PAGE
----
If you’ve ever wondered what you would do in the apocalypse, look at what you’re doing now.
That’s your answer.
OK, before you either panic or tell me I’m overreacting, let me break some of that down.
First off, while I am using apocalypse in its current casual meaning of a collapse of civilization, I’m not including the various religious interpretations. This isn’t the fundamentalist End Times.
And in truth, I don’t mean the end of the (human) world, because I’ve never believed that was going to happen even at the height of the Cold War when the US and the Soviets were rattling so many missiles at each other.
We’re not going to all be living in caves or in isolated groups with no access to the many things we humans have developed over the years. We’ll even have a lot of the good things left.
But we are already in a period of change and chaos, some of it extreme and much of it causing a great deal of human suffering. It’s going to keep happening. Of course, like everything else in this world, it will not be equally distributed.
So despite the fact that some of that change is going to be catastrophic, you’re still going to have to pay your taxes, get the groceries, and take the cat to the vet, all while trying to dodge the crisis du jour, whether pandemic, disaster, or political.
From the way things look right now, we’re going to continue to have all three of those crises for the foreseeable future.
We’ve got record-breaking pandemic numbers all over the US right now, even in highly vaccinated areas. Hospitals are once again getting overwhelmed. The only saving grace seems to be the death rate, which is lower because even though vaccinated people are getting sick, they’re not getting as sick.
Apparently our only pandemic plan was to vaccinate all Americans. Not everybody in the world, just Americans.
We didn’t plan to do anything else, even though it’s been obvious for at least six months that the vaccine plan wasn’t going to do it, partly because of anti-vaxxers and partly because there are other countries on the planet.
The current plan seems to be to leave us all on our own to figure out what we’re supposed to do, as Professor Zeynep Tufekci pointed out in a brilliant op-ed in The New York Times.
We need quick tests and quality masks for everyone, along with substantial work on ventilation systems. I’m not sure why we aren’t getting those things, except that it doesn’t fit the “it’s almost over” narrative.
And as long as we don’t make sure the whole world has vaccines and treatments, we’re going to get more variants. Despite the many nasty laws around national borders, it’s a small world and the virus isn’t stopped by Border Patrol.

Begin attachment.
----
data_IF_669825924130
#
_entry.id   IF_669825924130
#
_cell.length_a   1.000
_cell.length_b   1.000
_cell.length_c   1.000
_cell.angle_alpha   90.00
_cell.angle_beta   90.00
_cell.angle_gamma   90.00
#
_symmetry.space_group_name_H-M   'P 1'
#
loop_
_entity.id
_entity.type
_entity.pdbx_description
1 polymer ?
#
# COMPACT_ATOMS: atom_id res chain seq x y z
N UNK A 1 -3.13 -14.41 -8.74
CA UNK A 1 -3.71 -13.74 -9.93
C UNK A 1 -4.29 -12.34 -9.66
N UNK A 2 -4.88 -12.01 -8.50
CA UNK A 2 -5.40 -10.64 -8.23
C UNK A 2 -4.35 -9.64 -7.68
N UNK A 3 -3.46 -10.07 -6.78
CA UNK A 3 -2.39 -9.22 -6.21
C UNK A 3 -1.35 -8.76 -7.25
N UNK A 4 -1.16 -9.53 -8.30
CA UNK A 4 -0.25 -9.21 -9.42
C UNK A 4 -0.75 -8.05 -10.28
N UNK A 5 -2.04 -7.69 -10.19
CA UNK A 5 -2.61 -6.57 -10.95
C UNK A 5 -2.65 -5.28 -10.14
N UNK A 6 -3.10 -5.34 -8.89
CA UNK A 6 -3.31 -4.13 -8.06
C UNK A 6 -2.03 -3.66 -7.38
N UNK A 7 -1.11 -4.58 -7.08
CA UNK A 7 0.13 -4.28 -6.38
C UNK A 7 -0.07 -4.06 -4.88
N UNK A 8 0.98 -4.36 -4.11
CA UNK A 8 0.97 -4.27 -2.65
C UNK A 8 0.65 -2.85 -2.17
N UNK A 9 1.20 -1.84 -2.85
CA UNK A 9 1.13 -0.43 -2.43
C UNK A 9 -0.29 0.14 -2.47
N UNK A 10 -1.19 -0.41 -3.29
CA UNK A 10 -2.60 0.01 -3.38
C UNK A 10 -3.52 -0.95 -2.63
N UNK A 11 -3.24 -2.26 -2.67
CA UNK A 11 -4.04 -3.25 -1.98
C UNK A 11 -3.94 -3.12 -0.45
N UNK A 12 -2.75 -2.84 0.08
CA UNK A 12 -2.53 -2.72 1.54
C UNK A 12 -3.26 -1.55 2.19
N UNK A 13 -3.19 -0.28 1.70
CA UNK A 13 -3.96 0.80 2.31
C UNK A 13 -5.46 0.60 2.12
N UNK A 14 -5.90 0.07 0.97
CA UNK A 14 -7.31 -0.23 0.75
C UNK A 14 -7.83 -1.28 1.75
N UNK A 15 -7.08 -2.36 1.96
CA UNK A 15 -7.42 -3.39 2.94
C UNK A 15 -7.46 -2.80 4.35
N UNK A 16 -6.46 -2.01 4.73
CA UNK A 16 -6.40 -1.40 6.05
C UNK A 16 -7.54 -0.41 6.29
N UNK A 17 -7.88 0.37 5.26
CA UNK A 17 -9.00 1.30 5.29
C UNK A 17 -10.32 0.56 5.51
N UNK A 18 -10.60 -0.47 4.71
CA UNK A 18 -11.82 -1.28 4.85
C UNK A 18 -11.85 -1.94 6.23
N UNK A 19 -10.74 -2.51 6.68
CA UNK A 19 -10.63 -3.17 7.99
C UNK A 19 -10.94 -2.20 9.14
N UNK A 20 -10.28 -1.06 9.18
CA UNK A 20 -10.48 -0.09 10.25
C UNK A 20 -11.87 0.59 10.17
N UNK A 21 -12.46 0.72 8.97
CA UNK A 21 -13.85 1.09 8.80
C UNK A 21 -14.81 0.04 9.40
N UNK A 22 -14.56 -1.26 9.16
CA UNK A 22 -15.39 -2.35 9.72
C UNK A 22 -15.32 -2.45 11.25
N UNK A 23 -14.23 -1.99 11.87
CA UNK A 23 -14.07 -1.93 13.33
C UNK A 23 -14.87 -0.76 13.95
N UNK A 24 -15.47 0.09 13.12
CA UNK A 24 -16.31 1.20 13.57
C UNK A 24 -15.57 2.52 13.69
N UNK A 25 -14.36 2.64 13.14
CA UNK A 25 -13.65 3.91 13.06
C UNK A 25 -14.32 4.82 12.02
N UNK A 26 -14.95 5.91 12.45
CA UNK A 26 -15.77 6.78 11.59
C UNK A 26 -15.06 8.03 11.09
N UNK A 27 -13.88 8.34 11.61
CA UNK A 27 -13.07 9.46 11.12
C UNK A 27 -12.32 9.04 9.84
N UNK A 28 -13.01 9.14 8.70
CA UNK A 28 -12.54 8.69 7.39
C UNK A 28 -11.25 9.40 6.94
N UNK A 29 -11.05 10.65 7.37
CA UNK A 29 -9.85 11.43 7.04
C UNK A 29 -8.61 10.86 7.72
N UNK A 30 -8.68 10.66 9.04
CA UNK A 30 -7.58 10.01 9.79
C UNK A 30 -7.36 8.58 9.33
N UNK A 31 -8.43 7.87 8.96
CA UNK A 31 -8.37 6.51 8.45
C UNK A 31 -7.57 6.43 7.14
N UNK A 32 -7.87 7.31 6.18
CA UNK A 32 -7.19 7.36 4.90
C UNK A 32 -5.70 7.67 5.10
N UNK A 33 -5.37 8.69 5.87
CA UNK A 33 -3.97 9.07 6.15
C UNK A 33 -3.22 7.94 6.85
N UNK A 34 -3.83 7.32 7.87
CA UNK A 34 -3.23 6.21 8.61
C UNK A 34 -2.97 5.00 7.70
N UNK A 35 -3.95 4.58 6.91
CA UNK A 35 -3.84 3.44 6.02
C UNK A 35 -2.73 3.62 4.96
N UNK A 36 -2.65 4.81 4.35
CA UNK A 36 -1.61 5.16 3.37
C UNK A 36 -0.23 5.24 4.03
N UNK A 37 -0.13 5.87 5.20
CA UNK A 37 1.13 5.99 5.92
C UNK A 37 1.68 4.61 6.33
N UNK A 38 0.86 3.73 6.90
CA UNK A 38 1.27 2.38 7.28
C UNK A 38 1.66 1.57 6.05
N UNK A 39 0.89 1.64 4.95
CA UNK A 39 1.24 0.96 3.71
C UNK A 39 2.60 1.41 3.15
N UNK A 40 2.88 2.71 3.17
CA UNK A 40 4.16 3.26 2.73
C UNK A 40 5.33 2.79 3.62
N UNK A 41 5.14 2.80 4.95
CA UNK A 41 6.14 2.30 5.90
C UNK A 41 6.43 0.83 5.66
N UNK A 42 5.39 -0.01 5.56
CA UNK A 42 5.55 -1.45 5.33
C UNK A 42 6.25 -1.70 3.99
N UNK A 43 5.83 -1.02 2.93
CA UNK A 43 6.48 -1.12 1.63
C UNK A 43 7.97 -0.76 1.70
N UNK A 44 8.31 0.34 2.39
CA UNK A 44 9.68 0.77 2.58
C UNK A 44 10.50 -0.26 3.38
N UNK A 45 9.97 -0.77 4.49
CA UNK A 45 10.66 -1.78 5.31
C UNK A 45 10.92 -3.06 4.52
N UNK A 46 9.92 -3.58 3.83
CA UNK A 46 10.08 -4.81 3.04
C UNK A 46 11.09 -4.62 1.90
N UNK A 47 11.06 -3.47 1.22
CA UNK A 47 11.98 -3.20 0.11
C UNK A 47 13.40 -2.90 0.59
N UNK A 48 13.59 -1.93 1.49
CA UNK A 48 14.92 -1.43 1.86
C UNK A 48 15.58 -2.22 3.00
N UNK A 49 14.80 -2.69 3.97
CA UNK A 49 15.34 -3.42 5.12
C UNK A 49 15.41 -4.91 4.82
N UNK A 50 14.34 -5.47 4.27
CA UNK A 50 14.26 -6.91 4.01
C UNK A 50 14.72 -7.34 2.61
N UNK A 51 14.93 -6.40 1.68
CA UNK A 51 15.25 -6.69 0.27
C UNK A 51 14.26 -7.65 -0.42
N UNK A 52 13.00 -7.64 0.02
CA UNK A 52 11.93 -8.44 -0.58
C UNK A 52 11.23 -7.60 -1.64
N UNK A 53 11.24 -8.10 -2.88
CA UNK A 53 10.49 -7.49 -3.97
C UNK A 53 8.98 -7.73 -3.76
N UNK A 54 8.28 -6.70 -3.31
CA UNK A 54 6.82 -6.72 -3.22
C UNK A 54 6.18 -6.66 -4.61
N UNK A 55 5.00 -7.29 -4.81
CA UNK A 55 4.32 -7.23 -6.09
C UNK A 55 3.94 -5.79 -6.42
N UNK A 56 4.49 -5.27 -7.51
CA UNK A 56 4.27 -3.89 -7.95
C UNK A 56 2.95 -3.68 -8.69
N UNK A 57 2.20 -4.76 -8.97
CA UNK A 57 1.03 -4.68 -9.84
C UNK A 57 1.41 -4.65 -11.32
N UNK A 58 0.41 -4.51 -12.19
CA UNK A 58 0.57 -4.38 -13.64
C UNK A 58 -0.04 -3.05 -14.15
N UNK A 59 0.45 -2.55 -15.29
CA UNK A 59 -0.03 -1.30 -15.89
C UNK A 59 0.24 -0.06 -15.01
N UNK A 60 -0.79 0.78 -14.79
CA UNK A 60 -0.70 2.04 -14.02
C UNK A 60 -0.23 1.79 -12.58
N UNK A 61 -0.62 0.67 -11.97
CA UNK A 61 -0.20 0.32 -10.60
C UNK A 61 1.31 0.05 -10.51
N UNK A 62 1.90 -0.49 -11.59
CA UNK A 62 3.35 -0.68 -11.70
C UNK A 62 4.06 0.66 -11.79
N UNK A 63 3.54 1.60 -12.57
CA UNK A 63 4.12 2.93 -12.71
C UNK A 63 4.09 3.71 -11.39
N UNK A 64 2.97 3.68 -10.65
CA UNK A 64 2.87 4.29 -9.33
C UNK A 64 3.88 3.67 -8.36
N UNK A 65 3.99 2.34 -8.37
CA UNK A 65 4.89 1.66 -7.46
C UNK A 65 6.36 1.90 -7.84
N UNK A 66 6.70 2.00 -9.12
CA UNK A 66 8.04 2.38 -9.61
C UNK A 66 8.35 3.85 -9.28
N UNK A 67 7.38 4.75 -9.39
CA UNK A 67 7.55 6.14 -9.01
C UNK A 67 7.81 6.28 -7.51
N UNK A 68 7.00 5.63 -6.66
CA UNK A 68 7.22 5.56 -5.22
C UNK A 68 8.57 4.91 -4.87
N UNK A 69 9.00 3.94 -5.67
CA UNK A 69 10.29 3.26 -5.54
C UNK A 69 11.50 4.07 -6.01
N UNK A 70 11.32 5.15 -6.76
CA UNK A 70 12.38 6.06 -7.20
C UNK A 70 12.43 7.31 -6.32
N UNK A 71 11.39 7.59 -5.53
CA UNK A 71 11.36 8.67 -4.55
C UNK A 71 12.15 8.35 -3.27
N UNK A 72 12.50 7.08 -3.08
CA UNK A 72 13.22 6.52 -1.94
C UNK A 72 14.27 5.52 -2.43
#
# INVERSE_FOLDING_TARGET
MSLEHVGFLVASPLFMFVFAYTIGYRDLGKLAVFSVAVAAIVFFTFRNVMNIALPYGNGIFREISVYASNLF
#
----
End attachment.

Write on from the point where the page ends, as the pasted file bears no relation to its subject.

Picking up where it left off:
Then there’s climate change, which is finally being recognized as the cause of any number of disasters even as no country is doing what’s necessary to keep things from getting much, much worse.
The Washington Post reports that 40 percent of Americans live in a county that was directly affected by climate-change-caused disasters in 2021. By the way, that report doesn’t include the Texas deep freeze from early in the year or the tornadoes that did so much harm in Kentucky in December, because those events aren’t linked to climate change.
That may be true, but those were still disasters that affected a lot of people. I’m not sure it’s worthwhile distinguishing disasters based on whether or not they might have happened anyway. We’re going to need to help the people and land harmed by them.
I don’t think we can depend on “self-reliance” to fix things after events like the end of the year fire in Colorado that made 35,000 people homeless.
Then there’s politics. As I write on January 6, the news is full of discussion of the attempted coup from a year ago. I’m glad to see the President, Vice-President, and Attorney General taking that coup attempt seriously, but I’m still worried that no one has dealt with it forcefully enough to ensure that we’re not going to get another one.
The voter suppression laws and other efforts to block fair elections going on in many states could still lay the groundwork for an authoritarian government that will destroy all efforts to live up to our democratic ideals.
Professor Tufekci, who as a sociologist is smart about many things that involve human behavior, wrote a great piece on the risk to our democracy back on December 6, 2020 — a month before the coup attempt. She understood what was happening before the rest of us did.
I don’t have any great advice on how to deal with this trifecta of crises. I just know we’re going to have to deal with them while still making dinner and cleaning house and going to the doctor.
Daily life isn’t disappearing in our apocalypse, but don’t let the ordinary fool you into thinking we don’t have major problems.
As Tufekci observes in her piece: “Alarmism is problematic when it’s sensationalist. Alarmism is essential when conditions make it appropriate.”
The conditions are all too appropriate.